European Union anti-trust regulators are set to hit Microsoft with a hefty fine on Wednesday for breaking a promise to offer consumers using its Windows systema choice of rival Internet browsers, people familiar with the case said.
EU anti-trust chief Joaquin Almunia is expected to use the fine – which could run into hundreds of millions of euros – to set an example after the U.S. software giant became the first company to break a promise made to end an anti-trust probe.
Almunia will announce his decision at 1130 GMT, the sources said. Reuters reported last week that EU regulators would fine Microsoft before the end of March.
EU rules mean the company could be penalized $7.4 billion or 10 percent of its fiscal 2012 revenues although regulators are not expected to levy such a high fine.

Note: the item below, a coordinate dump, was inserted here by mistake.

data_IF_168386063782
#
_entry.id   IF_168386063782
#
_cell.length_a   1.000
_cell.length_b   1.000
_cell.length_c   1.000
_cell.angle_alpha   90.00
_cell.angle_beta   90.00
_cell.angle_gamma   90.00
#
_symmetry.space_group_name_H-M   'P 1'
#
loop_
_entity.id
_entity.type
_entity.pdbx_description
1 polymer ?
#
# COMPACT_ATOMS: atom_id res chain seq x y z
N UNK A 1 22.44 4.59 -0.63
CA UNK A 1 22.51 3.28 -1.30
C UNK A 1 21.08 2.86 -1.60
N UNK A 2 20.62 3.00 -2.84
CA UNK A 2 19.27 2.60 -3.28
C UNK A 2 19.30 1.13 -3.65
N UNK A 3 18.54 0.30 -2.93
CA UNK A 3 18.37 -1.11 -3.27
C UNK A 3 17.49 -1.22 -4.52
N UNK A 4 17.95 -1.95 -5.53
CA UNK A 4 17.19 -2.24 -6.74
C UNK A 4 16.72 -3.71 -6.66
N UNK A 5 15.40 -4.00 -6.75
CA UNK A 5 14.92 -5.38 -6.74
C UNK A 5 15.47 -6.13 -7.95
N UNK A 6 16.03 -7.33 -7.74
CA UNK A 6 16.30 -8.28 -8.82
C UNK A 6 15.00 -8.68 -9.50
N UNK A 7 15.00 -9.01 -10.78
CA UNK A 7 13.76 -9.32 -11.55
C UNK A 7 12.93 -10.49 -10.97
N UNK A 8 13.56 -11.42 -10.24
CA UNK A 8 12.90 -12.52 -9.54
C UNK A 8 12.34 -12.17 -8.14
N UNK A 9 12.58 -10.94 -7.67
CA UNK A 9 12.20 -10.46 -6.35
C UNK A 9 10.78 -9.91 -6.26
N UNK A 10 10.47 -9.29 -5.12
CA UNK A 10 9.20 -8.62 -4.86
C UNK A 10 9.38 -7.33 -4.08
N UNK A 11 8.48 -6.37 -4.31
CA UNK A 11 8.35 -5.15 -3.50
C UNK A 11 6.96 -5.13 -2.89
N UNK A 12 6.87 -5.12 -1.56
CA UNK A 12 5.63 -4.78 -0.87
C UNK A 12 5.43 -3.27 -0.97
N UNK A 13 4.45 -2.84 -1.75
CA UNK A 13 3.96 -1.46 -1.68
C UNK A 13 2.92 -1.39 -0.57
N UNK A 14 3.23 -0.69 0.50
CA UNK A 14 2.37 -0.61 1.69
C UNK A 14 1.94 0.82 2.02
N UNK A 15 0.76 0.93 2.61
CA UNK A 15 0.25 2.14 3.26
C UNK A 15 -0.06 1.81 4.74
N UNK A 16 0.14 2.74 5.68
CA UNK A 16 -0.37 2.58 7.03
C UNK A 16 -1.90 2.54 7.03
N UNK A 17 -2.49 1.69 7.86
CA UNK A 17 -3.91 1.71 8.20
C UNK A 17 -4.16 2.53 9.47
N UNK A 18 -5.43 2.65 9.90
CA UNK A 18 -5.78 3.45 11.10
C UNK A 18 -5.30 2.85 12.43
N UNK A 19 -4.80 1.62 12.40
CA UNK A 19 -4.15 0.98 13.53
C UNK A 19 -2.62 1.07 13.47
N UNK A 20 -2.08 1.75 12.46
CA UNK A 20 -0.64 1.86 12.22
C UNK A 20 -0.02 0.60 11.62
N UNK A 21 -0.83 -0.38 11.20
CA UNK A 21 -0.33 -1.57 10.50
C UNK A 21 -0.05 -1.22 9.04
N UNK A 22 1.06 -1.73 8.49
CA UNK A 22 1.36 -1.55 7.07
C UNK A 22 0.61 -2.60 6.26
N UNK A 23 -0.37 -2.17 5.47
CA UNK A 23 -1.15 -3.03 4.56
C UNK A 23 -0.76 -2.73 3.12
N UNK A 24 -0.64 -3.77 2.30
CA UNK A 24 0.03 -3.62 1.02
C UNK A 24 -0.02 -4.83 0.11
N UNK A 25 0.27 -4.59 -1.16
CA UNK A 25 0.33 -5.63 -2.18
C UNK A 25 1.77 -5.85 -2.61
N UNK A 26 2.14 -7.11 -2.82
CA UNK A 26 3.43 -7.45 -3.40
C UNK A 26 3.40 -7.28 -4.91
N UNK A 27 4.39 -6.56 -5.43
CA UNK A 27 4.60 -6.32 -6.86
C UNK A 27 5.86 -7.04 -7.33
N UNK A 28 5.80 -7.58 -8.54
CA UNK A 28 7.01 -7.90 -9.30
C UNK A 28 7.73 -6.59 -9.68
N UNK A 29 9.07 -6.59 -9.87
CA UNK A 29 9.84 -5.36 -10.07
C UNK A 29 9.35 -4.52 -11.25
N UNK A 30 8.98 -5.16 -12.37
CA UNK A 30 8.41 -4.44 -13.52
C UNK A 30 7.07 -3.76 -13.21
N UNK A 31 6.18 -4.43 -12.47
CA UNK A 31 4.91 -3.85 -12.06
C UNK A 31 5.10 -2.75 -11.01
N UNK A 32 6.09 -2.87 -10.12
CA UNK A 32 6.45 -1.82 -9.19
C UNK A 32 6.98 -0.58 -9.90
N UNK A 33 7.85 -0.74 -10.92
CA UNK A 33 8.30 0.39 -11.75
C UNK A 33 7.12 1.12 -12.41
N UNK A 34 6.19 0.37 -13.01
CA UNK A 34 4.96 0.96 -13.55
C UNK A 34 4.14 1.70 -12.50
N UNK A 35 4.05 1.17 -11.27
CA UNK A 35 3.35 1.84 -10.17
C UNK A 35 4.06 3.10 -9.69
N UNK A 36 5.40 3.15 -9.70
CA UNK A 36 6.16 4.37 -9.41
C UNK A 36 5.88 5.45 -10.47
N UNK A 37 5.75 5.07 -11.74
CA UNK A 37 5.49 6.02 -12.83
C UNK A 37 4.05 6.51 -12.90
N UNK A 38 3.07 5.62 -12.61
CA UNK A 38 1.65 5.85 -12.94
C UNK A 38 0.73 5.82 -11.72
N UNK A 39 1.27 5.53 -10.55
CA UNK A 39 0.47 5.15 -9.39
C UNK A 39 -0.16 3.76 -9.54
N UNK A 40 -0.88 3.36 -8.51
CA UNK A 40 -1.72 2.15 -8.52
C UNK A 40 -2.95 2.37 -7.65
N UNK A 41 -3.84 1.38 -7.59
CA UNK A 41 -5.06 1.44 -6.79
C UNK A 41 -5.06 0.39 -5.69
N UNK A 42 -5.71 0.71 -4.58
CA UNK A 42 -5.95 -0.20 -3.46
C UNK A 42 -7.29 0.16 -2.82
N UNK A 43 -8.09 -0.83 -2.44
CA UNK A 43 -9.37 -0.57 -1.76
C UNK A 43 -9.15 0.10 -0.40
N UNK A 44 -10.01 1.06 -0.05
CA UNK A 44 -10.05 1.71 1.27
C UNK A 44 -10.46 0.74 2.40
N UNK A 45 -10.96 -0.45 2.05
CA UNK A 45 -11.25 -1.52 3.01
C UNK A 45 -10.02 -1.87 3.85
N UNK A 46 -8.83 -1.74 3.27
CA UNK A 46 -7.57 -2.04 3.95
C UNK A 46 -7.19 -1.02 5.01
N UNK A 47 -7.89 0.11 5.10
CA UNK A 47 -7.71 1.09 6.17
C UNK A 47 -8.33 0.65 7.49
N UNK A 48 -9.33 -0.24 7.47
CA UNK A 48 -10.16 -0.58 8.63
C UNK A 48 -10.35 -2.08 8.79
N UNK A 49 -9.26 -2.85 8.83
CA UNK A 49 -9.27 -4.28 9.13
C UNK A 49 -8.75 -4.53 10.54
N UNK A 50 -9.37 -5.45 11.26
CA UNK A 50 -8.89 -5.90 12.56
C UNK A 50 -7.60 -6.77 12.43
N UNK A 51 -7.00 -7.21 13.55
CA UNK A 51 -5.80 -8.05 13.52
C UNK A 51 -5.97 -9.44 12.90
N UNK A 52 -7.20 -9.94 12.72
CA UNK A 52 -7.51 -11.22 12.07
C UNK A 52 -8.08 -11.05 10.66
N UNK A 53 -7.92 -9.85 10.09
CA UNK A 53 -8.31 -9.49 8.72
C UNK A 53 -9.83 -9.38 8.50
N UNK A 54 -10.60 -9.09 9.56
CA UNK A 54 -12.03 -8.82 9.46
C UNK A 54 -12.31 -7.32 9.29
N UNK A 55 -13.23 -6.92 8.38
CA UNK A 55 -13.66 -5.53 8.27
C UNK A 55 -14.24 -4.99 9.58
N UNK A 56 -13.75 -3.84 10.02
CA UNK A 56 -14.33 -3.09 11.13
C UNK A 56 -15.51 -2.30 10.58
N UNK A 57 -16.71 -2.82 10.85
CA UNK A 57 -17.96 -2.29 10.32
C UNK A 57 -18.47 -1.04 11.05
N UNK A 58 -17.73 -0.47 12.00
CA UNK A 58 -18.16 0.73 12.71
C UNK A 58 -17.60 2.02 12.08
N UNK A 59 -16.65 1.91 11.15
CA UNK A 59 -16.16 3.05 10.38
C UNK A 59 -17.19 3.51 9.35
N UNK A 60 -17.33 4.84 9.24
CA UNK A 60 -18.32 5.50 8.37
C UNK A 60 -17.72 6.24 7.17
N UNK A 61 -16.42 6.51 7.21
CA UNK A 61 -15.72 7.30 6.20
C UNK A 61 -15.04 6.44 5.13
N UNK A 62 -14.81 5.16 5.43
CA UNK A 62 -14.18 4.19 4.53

The fines relate to an anti-trust battle in Europe more than a decade ago. In order to avoid a penalty then, Microsoft promised to offer European consumers a choice of rival browsers.
EU anti-trust regulators said this did not happen for a period during February 2011 and July 2012, a lapse Microsoft blamed on a technical error. It has said it since tightened internal procedures to avoid a repeat.
The latest lapse did not escape the notice of Microsoft’s board, which cut the bonus of chief executive Steve Ballmer last year, partly because of the Windows division’s failure to provide a browser choice screen as required by the European Commission, according to an annual proxy filing.
Both the European Commission and Microsoft declined to comment.
Microsoft’s share of the European browser market has roughly halved since 2008 to 24 percent in January, below the 35 percent held by Google’s Chrome and Mozilla’s 29 percent share, according to Web traffic analysis company StatCounter.
(Reporting by Foo Yun Chee; Writing By John O’Donnell; Editing by Sophie Hares)